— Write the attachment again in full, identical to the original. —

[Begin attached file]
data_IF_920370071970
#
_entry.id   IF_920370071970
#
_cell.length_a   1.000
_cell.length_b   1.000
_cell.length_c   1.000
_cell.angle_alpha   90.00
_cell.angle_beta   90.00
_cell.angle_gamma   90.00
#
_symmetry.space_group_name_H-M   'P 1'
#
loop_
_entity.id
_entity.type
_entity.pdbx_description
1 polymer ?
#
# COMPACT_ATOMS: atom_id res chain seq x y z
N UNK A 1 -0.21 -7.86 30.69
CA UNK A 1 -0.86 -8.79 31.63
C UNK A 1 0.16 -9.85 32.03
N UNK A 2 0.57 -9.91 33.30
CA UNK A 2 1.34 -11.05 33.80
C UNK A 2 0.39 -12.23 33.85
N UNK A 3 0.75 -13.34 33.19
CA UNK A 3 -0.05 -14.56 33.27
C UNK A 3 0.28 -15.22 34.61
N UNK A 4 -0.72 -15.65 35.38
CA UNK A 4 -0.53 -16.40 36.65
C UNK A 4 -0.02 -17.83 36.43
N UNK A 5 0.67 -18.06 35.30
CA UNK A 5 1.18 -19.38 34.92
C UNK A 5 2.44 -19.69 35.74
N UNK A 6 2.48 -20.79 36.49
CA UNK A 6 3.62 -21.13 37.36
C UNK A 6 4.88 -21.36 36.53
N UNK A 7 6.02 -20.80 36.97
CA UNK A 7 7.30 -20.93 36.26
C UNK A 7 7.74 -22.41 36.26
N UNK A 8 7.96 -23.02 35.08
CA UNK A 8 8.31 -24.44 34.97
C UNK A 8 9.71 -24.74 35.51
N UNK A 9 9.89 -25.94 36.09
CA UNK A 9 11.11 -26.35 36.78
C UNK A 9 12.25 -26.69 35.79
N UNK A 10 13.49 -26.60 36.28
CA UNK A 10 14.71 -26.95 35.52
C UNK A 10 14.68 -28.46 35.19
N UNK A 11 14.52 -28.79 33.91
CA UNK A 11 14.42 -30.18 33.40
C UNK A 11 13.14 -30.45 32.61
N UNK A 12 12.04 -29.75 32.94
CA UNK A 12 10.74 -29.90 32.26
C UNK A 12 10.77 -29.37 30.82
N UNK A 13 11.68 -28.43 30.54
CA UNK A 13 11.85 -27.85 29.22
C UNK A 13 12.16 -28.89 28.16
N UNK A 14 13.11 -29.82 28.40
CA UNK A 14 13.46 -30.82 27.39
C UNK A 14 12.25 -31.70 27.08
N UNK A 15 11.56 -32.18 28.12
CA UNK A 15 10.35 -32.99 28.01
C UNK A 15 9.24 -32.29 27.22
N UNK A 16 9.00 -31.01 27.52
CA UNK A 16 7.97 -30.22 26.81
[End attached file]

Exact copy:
data_IF_920370071970
#
_entry.id   IF_920370071970
#
_cell.length_a   1.000
_cell.length_b   1.000
_cell.length_c   1.000
_cell.angle_alpha   90.00
_cell.angle_beta   90.00
_cell.angle_gamma   90.00
#
_symmetry.space_group_name_H-M   'P 1'
#
loop_
_entity.id
_entity.type
_entity.pdbx_description
1 polymer ?
#
# COMPACT_ATOMS: atom_id res chain seq x y z
N UNK A 1 -0.21 -7.86 30.69
CA UNK A 1 -0.86 -8.79 31.63
C UNK A 1 0.16 -9.85 32.03
N UNK A 2 0.57 -9.91 33.30
CA UNK A 2 1.34 -11.05 33.80
C UNK A 2 0.39 -12.23 33.85
N UNK A 3 0.75 -13.34 33.19
CA UNK A 3 -0.05 -14.56 33.27
C UNK A 3 0.28 -15.22 34.61
N UNK A 4 -0.72 -15.65 35.38
CA UNK A 4 -0.53 -16.40 36.65
C UNK A 4 -0.02 -17.83 36.43
N UNK A 5 0.67 -18.06 35.30
CA UNK A 5 1.18 -19.38 34.92
C UNK A 5 2.44 -19.69 35.74
N UNK A 6 2.48 -20.79 36.49
CA UNK A 6 3.62 -21.13 37.36
C UNK A 6 4.88 -21.36 36.53
N UNK A 7 6.02 -20.80 36.97
CA UNK A 7 7.30 -20.93 36.26
C UNK A 7 7.74 -22.41 36.26
N UNK A 8 7.96 -23.02 35.08
CA UNK A 8 8.31 -24.44 34.97
C UNK A 8 9.71 -24.74 35.51
N UNK A 9 9.89 -25.94 36.09
CA UNK A 9 11.11 -26.35 36.78
C UNK A 9 12.25 -26.69 35.79
N UNK A 10 13.49 -26.60 36.28
CA UNK A 10 14.71 -26.95 35.52
C UNK A 10 14.68 -28.46 35.19
N UNK A 11 14.52 -28.79 33.91
CA UNK A 11 14.42 -30.18 33.40
C UNK A 11 13.14 -30.45 32.61
N UNK A 12 12.04 -29.75 32.94
CA UNK A 12 10.74 -29.90 32.26
C UNK A 12 10.77 -29.37 30.82
N UNK A 13 11.68 -28.43 30.54
CA UNK A 13 11.85 -27.85 29.22
C UNK A 13 12.16 -28.89 28.16
N UNK A 14 13.11 -29.82 28.40
CA UNK A 14 13.46 -30.82 27.39
C UNK A 14 12.25 -31.70 27.08
N UNK A 15 11.56 -32.18 28.12
CA UNK A 15 10.35 -32.99 28.01
C UNK A 15 9.24 -32.29 27.22
N UNK A 16 9.00 -31.01 27.52
CA UNK A 16 7.97 -30.22 26.81